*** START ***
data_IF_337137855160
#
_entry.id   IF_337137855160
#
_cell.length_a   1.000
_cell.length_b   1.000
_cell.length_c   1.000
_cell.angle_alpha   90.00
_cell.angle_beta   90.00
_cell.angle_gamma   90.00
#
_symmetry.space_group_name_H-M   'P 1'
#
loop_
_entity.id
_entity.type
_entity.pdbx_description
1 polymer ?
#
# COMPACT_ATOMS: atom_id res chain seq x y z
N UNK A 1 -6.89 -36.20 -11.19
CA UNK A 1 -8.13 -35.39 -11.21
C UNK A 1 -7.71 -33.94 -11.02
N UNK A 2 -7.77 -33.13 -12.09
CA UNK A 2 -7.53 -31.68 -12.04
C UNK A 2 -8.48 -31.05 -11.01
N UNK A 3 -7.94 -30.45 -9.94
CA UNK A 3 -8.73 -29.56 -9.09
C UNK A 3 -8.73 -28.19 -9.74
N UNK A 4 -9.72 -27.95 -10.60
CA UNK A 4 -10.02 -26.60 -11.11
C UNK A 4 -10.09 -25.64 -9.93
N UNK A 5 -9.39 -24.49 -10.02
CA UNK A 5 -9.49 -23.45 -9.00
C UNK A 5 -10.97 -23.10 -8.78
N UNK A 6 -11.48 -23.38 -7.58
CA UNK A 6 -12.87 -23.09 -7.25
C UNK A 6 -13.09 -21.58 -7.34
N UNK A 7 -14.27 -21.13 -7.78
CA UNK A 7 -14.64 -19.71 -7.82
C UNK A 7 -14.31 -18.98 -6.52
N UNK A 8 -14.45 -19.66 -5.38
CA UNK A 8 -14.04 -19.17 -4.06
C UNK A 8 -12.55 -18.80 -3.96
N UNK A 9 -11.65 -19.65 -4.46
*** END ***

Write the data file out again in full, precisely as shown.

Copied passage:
data_IF_337137855160
#
_entry.id   IF_337137855160
#
_cell.length_a   1.000
_cell.length_b   1.000
_cell.length_c   1.000
_cell.angle_alpha   90.00
_cell.angle_beta   90.00
_cell.angle_gamma   90.00
#
_symmetry.space_group_name_H-M   'P 1'
#
loop_
_entity.id
_entity.type
_entity.pdbx_description
1 polymer ?
#
# COMPACT_ATOMS: atom_id res chain seq x y z
N UNK A 1 -6.89 -36.20 -11.19
CA UNK A 1 -8.13 -35.39 -11.21
C UNK A 1 -7.71 -33.94 -11.02
N UNK A 2 -7.77 -33.13 -12.09
CA UNK A 2 -7.53 -31.68 -12.04
C UNK A 2 -8.48 -31.05 -11.01
N UNK A 3 -7.94 -30.45 -9.94
CA UNK A 3 -8.73 -29.56 -9.09
C UNK A 3 -8.73 -28.19 -9.74
N UNK A 4 -9.72 -27.95 -10.60
CA UNK A 4 -10.02 -26.60 -11.11
C UNK A 4 -10.09 -25.64 -9.93
N UNK A 5 -9.39 -24.49 -10.02
CA UNK A 5 -9.49 -23.45 -9.00
C UNK A 5 -10.97 -23.10 -8.78
N UNK A 6 -11.48 -23.38 -7.58
CA UNK A 6 -12.87 -23.09 -7.25
C UNK A 6 -13.09 -21.58 -7.34
N UNK A 7 -14.27 -21.13 -7.78
CA UNK A 7 -14.64 -19.71 -7.82
C UNK A 7 -14.31 -18.98 -6.52
N UNK A 8 -14.45 -19.66 -5.38
CA UNK A 8 -14.04 -19.17 -4.06
C UNK A 8 -12.55 -18.80 -3.96
N UNK A 9 -11.65 -19.65 -4.46